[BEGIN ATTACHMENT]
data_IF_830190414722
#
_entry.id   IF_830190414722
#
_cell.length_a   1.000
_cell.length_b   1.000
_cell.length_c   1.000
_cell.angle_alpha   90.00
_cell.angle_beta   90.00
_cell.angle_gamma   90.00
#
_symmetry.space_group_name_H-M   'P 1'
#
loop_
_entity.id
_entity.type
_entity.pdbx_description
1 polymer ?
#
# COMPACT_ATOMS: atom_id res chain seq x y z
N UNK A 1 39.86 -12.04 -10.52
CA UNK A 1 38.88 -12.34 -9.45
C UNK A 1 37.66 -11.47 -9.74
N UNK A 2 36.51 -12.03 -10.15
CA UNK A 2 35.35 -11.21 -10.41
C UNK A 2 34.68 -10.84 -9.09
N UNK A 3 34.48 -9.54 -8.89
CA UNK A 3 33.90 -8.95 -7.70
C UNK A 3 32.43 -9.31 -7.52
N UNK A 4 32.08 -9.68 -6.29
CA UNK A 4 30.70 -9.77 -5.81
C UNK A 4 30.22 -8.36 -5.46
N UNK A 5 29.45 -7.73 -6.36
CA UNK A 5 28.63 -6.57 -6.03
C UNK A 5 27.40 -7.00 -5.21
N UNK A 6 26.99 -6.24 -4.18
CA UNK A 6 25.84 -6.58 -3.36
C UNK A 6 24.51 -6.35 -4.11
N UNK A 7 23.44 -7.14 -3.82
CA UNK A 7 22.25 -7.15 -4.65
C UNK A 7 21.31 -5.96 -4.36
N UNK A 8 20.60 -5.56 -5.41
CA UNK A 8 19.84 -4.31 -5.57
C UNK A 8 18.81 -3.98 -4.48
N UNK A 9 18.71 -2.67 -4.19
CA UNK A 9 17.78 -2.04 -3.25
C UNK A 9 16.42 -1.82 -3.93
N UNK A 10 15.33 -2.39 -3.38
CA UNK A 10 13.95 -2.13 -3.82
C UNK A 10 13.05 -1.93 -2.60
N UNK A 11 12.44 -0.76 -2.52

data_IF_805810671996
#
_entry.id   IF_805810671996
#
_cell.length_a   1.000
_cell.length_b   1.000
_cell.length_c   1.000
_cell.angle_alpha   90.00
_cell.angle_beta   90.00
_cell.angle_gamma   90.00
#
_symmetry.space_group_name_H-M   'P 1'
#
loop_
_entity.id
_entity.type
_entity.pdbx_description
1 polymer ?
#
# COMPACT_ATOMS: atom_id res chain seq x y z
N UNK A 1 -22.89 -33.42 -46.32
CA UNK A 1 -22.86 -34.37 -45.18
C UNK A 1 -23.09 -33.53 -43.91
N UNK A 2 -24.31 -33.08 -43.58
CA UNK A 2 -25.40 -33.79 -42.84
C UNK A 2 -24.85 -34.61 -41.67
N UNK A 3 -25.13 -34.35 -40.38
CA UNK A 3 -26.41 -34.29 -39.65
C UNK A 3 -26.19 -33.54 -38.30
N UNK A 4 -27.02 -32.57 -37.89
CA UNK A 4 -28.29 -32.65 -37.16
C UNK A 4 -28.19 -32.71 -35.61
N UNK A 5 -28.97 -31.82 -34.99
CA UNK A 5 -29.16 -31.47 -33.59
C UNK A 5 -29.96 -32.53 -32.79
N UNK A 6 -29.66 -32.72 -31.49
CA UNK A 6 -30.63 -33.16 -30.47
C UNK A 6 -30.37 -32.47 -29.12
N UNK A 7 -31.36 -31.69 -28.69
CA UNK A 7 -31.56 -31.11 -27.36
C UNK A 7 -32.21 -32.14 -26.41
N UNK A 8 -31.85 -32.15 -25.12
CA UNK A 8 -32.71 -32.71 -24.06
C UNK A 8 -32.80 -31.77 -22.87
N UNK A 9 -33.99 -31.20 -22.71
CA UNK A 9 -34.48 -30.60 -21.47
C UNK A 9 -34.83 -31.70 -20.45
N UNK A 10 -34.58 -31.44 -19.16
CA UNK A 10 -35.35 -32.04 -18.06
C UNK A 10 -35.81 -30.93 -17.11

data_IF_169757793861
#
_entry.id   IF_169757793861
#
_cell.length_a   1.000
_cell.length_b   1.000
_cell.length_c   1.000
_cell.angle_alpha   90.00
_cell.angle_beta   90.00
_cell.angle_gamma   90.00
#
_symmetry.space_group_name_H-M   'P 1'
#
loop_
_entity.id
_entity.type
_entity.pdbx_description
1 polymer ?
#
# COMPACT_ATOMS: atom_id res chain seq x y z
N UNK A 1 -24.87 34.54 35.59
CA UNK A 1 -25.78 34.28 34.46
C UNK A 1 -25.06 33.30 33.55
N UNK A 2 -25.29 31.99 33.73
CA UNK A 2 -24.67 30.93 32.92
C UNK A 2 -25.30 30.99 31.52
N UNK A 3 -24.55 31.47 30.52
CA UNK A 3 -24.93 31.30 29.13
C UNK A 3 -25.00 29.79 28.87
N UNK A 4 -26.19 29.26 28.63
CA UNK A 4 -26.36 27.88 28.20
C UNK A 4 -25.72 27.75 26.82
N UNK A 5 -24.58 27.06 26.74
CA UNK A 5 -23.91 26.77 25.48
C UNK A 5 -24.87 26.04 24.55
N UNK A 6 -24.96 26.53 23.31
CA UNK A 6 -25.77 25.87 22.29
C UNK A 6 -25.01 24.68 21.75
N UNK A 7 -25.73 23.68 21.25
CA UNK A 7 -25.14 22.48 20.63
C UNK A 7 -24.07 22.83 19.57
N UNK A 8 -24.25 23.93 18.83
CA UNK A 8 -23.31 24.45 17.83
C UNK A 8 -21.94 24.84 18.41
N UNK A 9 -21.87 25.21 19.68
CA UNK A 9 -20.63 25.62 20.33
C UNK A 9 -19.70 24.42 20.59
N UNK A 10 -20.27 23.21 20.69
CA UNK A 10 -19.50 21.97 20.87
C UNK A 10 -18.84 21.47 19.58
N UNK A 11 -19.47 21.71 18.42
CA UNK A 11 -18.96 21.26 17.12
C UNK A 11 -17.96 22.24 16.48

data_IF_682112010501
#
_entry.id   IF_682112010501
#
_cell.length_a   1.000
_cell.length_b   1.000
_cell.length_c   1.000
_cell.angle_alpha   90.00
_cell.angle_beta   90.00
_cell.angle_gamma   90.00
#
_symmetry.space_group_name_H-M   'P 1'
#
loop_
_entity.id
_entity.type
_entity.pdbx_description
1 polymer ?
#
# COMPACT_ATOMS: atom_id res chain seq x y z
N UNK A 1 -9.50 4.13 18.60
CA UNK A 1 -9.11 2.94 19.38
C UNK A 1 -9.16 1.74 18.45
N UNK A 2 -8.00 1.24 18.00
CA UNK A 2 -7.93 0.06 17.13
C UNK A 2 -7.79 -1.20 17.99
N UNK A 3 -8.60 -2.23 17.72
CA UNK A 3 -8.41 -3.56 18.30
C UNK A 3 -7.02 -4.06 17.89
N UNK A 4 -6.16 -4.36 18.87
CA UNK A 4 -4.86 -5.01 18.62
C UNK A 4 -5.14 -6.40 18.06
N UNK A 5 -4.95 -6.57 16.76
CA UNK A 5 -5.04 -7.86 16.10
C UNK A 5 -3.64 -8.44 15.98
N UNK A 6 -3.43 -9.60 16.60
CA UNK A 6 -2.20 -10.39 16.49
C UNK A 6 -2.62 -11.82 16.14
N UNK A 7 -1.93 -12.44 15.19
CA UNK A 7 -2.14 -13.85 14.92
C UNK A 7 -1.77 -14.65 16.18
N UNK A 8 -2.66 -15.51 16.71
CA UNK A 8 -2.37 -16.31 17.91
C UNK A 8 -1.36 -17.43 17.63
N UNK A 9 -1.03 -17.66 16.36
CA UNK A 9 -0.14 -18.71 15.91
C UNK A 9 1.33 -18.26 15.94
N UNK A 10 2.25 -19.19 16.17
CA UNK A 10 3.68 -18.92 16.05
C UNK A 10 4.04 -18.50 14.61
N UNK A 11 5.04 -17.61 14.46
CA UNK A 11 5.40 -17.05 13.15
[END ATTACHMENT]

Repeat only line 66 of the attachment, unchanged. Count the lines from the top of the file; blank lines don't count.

_entity.id